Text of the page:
Image Studies

Image Studies

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KEYWORDS: Magnetic resonance imaging / Male Gaze / Mediality / Medium is the Message / Metapicture / Microscopy / Mimesis / Mirror Stage / Modernity / Multimodality


MAGNETIC RESONANCE IMAGING (MRI) is a medical imaging technique that uses a combination of magnetic fields and radio waves to form images of the body. MRI and CT (see ‘computed tomography’) are complementary imaging technologies, with each having its advantages and limitations for particular applications. 

MALE GAZE was first introduced as a concept by British film theorist Laura Mulvey, in her 1975 essay Visual Pleasure and Narrative Cinema, as a feature of gender power asymmetry in film, as the male gaze frequently takes precedence over the female gaze. Mulvey’s essay further argues that women often look at themselves through the eyes of men, resulting in a complex conflation between male gaze and female gaze. The male gaze has become a critical concept in contemporary feminist film theory and media studies but can be traced back as far as the Renaissance, where, as John Berger argues in Ways of Seeing, female nudes were painted almost exclusively for the benefit of the male viewer.

MEDIALITY can be understood as an individual medium’s specific manner of functioning, and it is clear that the meaning of an object (an image, for example) cannot be independent of its mediality. Objects can be transferred from one media to another (remediated) and medialities can be mixed (multimedia, mixed media), with implications for the object and its meaning.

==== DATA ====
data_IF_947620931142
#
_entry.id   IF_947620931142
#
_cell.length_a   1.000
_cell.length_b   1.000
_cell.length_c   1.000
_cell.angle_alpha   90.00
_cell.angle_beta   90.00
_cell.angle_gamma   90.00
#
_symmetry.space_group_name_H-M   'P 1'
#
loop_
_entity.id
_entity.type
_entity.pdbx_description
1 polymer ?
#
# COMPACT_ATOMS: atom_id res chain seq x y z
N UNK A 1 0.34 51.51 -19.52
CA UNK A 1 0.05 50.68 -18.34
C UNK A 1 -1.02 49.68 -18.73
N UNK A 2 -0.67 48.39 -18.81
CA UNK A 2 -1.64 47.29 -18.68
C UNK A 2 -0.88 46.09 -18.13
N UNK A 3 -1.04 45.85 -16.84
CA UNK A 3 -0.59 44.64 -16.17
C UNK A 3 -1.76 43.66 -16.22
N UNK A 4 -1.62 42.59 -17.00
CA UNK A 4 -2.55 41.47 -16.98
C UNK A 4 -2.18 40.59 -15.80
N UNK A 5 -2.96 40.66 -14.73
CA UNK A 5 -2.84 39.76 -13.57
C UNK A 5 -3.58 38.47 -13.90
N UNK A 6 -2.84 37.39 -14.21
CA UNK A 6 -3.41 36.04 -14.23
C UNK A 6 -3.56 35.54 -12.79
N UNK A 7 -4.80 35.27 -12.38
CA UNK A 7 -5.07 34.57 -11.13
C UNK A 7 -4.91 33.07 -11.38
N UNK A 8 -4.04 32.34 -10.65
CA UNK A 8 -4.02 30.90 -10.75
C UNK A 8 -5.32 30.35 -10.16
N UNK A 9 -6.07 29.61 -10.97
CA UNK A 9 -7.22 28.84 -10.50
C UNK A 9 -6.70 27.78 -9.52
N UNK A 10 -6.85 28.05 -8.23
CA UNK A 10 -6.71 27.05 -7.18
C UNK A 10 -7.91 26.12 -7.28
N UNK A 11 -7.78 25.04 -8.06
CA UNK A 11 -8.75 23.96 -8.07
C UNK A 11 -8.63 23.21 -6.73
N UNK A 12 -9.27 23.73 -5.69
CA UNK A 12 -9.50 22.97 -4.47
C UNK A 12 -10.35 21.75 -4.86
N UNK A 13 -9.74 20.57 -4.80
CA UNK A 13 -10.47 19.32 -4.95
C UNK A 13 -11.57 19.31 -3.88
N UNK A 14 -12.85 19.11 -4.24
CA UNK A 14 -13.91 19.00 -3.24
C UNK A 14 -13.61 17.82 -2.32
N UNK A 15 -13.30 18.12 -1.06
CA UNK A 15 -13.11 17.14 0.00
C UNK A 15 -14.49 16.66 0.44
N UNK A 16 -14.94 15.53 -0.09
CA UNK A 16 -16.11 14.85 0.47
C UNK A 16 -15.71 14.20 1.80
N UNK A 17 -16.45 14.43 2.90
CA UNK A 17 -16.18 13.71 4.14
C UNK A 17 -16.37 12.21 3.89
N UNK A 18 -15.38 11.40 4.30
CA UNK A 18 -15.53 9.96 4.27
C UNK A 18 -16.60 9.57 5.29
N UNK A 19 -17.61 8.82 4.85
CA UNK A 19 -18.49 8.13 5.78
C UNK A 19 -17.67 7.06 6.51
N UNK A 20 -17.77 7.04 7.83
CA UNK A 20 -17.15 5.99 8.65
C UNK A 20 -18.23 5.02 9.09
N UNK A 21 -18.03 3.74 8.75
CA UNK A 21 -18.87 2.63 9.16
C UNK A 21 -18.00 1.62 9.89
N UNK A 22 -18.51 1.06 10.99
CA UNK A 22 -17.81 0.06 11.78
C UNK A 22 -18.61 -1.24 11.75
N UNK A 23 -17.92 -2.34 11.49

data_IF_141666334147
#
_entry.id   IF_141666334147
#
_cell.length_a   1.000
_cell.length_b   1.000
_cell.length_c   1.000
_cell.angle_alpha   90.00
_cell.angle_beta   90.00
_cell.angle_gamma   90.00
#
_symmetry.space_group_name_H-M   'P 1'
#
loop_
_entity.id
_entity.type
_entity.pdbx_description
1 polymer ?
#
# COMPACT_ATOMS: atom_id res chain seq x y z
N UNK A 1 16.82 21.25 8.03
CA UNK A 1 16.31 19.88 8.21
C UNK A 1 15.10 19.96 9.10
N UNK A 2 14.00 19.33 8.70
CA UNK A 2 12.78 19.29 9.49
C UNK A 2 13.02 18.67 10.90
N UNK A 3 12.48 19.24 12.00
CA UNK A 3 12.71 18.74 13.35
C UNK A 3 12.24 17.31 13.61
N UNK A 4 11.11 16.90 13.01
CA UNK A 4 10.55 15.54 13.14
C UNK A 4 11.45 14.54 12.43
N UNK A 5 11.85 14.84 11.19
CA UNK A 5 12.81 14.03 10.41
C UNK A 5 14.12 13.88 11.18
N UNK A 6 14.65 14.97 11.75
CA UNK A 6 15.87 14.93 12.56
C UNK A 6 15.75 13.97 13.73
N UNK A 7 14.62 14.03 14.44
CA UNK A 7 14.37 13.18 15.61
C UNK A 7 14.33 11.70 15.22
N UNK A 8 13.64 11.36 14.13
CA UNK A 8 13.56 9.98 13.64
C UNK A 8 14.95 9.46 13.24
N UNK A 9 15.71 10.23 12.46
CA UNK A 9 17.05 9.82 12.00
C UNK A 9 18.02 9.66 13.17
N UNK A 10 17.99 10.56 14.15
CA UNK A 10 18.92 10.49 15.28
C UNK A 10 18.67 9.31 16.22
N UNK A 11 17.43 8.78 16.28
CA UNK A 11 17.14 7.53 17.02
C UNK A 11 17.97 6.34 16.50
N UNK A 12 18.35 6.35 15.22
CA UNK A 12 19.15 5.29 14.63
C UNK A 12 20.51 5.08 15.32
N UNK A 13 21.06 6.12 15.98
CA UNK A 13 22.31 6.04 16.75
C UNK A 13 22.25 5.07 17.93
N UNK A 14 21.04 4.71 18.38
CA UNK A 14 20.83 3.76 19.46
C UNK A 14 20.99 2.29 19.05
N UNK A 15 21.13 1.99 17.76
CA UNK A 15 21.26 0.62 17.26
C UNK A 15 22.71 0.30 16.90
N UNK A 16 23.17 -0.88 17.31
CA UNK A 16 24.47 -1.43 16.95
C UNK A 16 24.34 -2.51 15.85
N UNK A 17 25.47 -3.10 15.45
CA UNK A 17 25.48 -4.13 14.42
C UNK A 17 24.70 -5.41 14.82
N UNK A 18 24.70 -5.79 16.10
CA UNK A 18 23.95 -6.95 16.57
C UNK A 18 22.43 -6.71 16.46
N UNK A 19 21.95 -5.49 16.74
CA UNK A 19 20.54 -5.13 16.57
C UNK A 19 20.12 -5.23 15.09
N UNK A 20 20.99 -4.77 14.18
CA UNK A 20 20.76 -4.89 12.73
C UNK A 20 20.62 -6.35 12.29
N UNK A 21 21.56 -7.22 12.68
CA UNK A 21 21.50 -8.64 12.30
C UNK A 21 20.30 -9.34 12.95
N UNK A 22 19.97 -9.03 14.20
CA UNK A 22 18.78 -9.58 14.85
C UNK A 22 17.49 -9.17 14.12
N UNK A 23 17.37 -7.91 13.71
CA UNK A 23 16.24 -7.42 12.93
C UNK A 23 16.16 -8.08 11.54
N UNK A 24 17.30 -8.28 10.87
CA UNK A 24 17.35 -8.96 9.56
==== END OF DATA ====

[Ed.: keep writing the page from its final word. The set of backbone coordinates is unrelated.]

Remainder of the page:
MEDIUM IS THE MESSAGE  is a phrase used by Marshall McLuhan in his book, Understanding Media: The Extensions of Man, first published in 1964, where he agues that the characteristics of the medium are critical to the message it carries and to how the message is understood. McLuhan’s idea of media is not restricted to conventional forms of  mass-media communication such as  radio, television or press: at the beginning of Understanding Media, he tells us that a medium is any extension of ourselves, suggesting that a hammer extends our arm and that the wheel extends our legs and feet as so are classed as media. He warns us that we are often distracted by content, arguing that it often ‘blinds us to the character of the medium.’ (1964, p9) . McLuhan frequently punned on the word “message”, changing it to “mass age”, “mess age”, and “massage”; a later book, The Medium Is the Massage (1967) was originally to be titled ‘The Medium is the Message’, but McLuhan preferred the new title, which is rumoured to have been a printing error. 

METAPICTURE is a term used for a picture about a picture, broadly in the same way that metadata is data about data. More crucially though, it is a critique of the image, within the image itself; as  W.J.T. Mitchell (1994, p57) explains, ‘[t]he principle use of the metapicture is […] to explain what pictures — are to stage as it were the “self-knowledge” of pictures.’ (See also the entry on ‘hypericon’)